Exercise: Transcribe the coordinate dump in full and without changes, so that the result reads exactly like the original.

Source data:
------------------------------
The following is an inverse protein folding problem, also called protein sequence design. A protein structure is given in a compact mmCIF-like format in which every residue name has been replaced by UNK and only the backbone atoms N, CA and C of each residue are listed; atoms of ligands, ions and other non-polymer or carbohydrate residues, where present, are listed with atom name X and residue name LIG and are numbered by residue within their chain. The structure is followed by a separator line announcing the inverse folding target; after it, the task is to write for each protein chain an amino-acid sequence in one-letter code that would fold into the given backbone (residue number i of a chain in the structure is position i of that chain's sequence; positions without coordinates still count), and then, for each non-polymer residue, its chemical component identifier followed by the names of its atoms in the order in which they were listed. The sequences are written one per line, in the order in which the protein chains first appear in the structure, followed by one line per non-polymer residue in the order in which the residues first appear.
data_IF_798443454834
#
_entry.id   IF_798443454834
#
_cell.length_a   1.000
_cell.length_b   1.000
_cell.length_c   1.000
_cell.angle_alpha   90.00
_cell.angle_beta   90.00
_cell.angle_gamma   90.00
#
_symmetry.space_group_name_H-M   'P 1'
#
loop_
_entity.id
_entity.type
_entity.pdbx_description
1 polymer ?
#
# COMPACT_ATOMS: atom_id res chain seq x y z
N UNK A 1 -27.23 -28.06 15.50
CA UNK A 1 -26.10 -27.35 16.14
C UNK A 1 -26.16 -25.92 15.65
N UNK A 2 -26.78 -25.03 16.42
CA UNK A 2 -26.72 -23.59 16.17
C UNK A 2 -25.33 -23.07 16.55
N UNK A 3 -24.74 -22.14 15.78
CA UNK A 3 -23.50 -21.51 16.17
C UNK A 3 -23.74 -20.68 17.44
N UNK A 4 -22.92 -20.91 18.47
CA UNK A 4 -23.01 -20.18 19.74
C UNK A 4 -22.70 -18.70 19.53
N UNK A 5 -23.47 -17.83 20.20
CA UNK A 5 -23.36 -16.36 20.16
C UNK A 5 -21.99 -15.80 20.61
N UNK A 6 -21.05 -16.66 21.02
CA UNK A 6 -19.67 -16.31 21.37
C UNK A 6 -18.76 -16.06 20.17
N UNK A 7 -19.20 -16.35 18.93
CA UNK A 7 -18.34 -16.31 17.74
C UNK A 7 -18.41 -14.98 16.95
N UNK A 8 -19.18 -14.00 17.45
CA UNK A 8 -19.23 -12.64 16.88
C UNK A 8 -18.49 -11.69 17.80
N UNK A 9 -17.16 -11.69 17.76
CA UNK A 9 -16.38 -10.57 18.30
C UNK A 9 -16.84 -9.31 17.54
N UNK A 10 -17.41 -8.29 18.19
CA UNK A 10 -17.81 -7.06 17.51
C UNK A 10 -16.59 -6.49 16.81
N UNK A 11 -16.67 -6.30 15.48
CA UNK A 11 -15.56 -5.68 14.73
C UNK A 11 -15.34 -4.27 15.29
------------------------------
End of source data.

The following is an inverse protein folding problem, also called protein sequence design. A protein structure is given in a compact mmCIF-like format in which every residue name has been replaced by UNK and only the backbone atoms N, CA and C of each residue are listed; atoms of ligands, ions and other non-polymer or carbohydrate residues, where present, are listed with atom name X and residue name LIG and are numbered by residue within their chain. The structure is followed by a separator line announcing the inverse folding target; after it, the task is to write for each protein chain an amino-acid sequence in one-letter code that would fold into the given backbone (residue number i of a chain in the structure is position i of that chain's sequence; positions without coordinates still count), and then, for each non-polymer residue, its chemical component identifier followed by the names of its atoms in the order in which they were listed. The sequences are written one per line, in the order in which the protein chains first appear in the structure, followed by one line per non-polymer residue in the order in which the residues first appear.
data_IF_798443454834
#
_entry.id   IF_798443454834
#
_cell.length_a   1.000
_cell.length_b   1.000
_cell.length_c   1.000
_cell.angle_alpha   90.00
_cell.angle_beta   90.00
_cell.angle_gamma   90.00
#
_symmetry.space_group_name_H-M   'P 1'
#
loop_
_entity.id
_entity.type
_entity.pdbx_description
1 polymer ?
#
# COMPACT_ATOMS: atom_id res chain seq x y z
N UNK A 1 -27.23 -28.06 15.50
CA UNK A 1 -26.10 -27.35 16.14
C UNK A 1 -26.16 -25.92 15.65
N UNK A 2 -26.78 -25.03 16.42
CA UNK A 2 -26.72 -23.59 16.17
C UNK A 2 -25.33 -23.07 16.55
N UNK A 3 -24.74 -22.14 15.78
CA UNK A 3 -23.50 -21.51 16.17
C UNK A 3 -23.74 -20.68 17.44
N UNK A 4 -22.92 -20.91 18.47
CA UNK A 4 -23.01 -20.18 19.74
C UNK A 4 -22.70 -18.70 19.53
N UNK A 5 -23.47 -17.83 20.20
CA UNK A 5 -23.36 -16.36 20.16
C UNK A 5 -21.99 -15.80 20.61
N UNK A 6 -21.05 -16.66 21.02
CA UNK A 6 -19.67 -16.31 21.37
C UNK A 6 -18.76 -16.06 20.17
N UNK A 7 -19.20 -16.35 18.93
CA UNK A 7 -18.34 -16.31 17.74
C UNK A 7 -18.41 -14.98 16.95
N UNK A 8 -19.18 -14.00 17.45
CA UNK A 8 -19.23 -12.64 16.88
C UNK A 8 -18.49 -11.69 17.80
N UNK A 9 -17.16 -11.69 17.76
CA UNK A 9 -16.38 -10.57 18.30
C UNK A 9 -16.84 -9.31 17.54
N UNK A 10 -17.41 -8.29 18.19
CA UNK A 10 -17.81 -7.06 17.51
C UNK A 10 -16.59 -6.49 16.81
N UNK A 11 -16.67 -6.30 15.48
CA UNK A 11 -15.56 -5.68 14.73
C UNK A 11 -15.34 -4.27 15.29